Sometimes you learn about an interesting place just the day before. Often this places are the best.
When we searched for a restaurant in Price/UT we found their Prehistoric Museum and had a closer look. There was no admission that day and though it doesn’t really make a difference on a vacation like that it is always a nice feeling to get something for free. We learned about the rock art in the museum and in the morning when I woke up before my wife I googled for the site. It happened to be close to Price so we decided to go there right after breakfast.
But it was hard to find. We had to drive on dirt roads which where too small for the map of the navigation system in our car. So obviously the state nav was useless.
The maps they put somewhere on this roads and the crossroad pointers didn’t help a lot either. It was a little confusing and we drove around on lonely dirt roads and the only thing I hoped was that we don’t have any kind of breakdown because of course our mobile phones had no signal either.
But luckily no such thing and we found out way back to the “main” road. We could tell because suddenly we saw other cars going in the opposite direction. I signalled one of them with my headlights, they stopped, and we asked about the rock art site. They confirmed that we were going in the right direction now.
Shortly after the stop I saw an antelope close to the road. I saw some on antelope island the day before but only form the distance. I grabbed my 100-400, rolled the window down and got the shot. Luckily I had a 100-400 with me because the antelope was still far away. Even at 400mm it was rather small in the frame. With the 55-200 I would not have bothered at all.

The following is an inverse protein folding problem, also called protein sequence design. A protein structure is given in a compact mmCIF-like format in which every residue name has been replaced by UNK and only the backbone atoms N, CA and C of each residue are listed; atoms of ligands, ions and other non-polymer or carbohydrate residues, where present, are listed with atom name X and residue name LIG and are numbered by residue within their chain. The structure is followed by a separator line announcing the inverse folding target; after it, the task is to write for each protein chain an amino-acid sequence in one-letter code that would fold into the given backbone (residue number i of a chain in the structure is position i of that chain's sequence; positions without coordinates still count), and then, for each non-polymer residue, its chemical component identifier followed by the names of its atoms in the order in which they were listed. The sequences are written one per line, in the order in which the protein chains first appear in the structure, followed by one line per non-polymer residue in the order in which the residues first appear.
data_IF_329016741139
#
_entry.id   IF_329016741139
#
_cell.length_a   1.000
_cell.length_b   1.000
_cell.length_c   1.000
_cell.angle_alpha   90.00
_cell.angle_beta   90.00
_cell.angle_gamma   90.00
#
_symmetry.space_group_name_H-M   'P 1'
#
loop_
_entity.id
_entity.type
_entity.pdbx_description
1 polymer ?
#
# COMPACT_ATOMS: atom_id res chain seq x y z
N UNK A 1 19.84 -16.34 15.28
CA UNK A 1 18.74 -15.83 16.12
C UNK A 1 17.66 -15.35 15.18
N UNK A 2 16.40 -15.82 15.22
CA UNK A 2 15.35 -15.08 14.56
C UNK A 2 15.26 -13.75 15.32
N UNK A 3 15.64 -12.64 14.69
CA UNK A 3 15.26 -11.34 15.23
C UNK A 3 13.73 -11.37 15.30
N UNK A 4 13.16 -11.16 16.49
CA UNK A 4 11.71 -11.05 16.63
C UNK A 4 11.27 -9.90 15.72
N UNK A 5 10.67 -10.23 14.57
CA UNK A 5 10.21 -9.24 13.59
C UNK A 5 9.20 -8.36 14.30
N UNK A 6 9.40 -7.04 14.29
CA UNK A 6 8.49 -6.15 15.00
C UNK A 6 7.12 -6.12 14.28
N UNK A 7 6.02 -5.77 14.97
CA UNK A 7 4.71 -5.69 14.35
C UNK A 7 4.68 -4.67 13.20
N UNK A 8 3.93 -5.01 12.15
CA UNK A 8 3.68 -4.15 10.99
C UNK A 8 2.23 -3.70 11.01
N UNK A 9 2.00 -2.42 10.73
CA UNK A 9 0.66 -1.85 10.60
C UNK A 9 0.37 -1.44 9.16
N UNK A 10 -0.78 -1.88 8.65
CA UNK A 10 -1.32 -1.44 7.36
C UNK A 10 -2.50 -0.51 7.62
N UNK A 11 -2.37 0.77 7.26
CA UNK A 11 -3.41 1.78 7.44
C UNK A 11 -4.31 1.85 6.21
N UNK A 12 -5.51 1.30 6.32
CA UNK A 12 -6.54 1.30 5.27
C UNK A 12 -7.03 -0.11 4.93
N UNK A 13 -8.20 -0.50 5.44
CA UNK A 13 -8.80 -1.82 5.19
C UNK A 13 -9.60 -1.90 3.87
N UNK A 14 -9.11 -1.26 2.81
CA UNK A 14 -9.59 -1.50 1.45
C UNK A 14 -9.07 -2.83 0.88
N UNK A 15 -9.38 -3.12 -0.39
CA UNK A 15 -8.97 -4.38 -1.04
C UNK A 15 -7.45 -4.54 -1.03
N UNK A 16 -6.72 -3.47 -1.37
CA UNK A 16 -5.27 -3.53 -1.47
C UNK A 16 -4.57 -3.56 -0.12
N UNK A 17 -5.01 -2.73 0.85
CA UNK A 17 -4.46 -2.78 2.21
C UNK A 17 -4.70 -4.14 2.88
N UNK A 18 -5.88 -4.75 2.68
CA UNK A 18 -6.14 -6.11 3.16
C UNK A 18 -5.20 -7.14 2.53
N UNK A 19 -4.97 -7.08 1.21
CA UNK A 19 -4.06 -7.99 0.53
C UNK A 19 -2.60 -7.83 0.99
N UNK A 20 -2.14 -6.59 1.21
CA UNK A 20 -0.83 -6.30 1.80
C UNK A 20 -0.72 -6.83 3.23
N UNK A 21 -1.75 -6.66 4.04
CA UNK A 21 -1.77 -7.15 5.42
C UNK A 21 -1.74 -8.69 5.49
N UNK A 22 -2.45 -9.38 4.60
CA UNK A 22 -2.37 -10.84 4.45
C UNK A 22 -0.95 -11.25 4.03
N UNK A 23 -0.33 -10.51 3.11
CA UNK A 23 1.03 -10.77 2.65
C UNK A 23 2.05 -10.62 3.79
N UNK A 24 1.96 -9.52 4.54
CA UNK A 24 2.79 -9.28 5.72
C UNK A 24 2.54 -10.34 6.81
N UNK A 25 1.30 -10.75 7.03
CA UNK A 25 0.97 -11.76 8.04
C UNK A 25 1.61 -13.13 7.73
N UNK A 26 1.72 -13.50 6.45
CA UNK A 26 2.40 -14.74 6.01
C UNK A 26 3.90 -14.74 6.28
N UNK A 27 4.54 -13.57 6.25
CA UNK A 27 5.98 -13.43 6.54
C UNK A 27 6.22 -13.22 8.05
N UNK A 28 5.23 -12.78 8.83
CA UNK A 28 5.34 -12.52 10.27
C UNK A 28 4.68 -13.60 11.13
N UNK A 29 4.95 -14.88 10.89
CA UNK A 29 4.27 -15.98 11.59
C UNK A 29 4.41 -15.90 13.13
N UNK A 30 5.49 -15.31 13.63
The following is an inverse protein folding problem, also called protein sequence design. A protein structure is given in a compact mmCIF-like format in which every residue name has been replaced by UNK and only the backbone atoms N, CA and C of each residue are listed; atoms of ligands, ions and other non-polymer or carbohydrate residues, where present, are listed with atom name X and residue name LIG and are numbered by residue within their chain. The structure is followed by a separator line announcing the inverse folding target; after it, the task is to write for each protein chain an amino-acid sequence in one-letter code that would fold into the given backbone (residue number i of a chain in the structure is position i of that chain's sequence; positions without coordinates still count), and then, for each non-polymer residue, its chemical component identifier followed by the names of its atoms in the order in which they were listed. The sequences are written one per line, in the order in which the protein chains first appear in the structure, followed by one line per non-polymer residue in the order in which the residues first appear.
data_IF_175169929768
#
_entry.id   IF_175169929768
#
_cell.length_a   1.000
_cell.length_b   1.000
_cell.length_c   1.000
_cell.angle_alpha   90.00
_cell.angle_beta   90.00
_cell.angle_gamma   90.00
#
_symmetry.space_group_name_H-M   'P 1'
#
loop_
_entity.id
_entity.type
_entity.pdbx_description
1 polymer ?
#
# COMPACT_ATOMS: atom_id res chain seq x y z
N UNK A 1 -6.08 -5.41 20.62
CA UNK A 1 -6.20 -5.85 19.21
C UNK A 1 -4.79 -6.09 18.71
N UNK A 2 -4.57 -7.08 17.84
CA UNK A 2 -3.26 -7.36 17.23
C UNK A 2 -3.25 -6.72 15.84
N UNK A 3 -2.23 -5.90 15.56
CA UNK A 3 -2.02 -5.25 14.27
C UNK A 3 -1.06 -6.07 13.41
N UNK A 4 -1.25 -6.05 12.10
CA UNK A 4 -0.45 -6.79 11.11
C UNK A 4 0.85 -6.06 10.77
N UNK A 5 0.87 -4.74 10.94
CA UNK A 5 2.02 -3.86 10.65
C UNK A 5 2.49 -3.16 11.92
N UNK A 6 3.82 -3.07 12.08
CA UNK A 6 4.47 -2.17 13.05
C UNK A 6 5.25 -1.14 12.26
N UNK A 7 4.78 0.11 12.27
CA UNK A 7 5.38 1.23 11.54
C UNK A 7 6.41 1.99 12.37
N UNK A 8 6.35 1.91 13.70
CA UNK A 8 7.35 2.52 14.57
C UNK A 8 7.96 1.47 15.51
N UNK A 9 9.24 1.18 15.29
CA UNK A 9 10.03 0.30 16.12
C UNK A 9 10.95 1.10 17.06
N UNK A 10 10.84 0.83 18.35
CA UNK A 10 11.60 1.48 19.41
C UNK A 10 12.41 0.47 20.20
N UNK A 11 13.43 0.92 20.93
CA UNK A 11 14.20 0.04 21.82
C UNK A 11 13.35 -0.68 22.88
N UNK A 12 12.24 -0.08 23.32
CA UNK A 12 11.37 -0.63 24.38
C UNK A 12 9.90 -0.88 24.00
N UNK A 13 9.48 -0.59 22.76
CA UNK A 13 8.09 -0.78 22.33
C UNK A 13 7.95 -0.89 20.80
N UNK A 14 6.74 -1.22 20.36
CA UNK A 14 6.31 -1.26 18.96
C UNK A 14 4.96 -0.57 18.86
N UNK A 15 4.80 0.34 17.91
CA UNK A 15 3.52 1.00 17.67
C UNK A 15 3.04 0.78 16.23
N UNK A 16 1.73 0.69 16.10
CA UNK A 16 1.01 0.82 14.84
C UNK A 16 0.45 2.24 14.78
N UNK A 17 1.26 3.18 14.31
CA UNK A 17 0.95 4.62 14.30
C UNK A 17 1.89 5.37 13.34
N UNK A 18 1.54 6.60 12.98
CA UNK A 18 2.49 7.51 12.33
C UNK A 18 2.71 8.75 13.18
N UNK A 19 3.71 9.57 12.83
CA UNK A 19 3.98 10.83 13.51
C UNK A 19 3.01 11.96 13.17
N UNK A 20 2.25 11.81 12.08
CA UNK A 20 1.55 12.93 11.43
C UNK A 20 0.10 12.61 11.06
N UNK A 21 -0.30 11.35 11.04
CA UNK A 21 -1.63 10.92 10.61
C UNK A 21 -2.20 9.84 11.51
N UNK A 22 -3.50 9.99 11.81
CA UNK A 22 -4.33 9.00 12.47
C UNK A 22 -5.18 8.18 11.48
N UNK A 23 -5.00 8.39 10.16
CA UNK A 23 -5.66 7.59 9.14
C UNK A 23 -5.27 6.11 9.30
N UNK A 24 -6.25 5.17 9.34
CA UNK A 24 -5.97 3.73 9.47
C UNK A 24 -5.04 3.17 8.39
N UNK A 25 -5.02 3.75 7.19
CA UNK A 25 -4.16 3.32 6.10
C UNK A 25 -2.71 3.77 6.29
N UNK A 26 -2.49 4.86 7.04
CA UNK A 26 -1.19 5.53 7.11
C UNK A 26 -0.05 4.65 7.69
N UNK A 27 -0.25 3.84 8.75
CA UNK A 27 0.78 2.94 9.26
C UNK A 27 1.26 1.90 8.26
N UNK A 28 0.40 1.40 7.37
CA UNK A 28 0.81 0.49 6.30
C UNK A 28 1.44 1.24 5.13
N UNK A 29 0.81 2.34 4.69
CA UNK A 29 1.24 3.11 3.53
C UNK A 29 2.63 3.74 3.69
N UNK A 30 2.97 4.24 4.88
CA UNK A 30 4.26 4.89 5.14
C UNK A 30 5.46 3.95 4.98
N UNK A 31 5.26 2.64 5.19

We finally made it to the rock art site and to my surprise we were the only visitors there. It was just beside the road but you need to climb up the rocks a little to get to the drawings.
I loved the rock art but even more so its location. The scenery looked like from a Western movie. Where the bandits or Indians (depends on the age of the film) ambush the peaceful trek of settlers. We remained the only ones there during our stay and we saw only one car passing.
FUJIFILM X-Pro2 (28.3mm, f/8, 1/220 sec, ISO200)
FUJIFILM X-Pro2 (16mm, f/9, 1/640 sec, ISO200)
FUJIFILM X-Pro2 (42.7mm, f/9, 1/800 sec, ISO200)
FUJIFILM X-Pro2 (33.2mm, f/5, 1/5000 sec, ISO200)
FUJIFILM X-Pro2 (27.4mm, f/8, 1/850 sec, ISO200)
Another short drive later we found the real rock art site. Of course much bigger than the one we just visited and of course conveniently located next to the road. There was a parking lot for about 10 cars and from there it was a 100 meter wheelchair friendly walk to the site.
Compared to the other rock art site the paintings here were much bigger. There was a sign regarding vandalisation and apparently it already happened to this site in the past. It’s still an impressive sight and I stepped back a little to put the people in the frame to allow some context.
The rock art here was bigger but we preferred the smaller place that we have visited just before because of it elevated position. But I can understand that the artists back then got exited when they found this giant empty canvas.
Definitely a must see location. The drive through the Nine Mile Canyon alone is worth the detour. Just be aware that you are going on twisty dirt road all the time. The dirt road is fine and actually fun to drive. The real problem is the washboard road. That will send shatters through your car until your hands on the steering wheel get numb.
We were very happy when we got back to a real road and to the highway. Back to the road to Moab.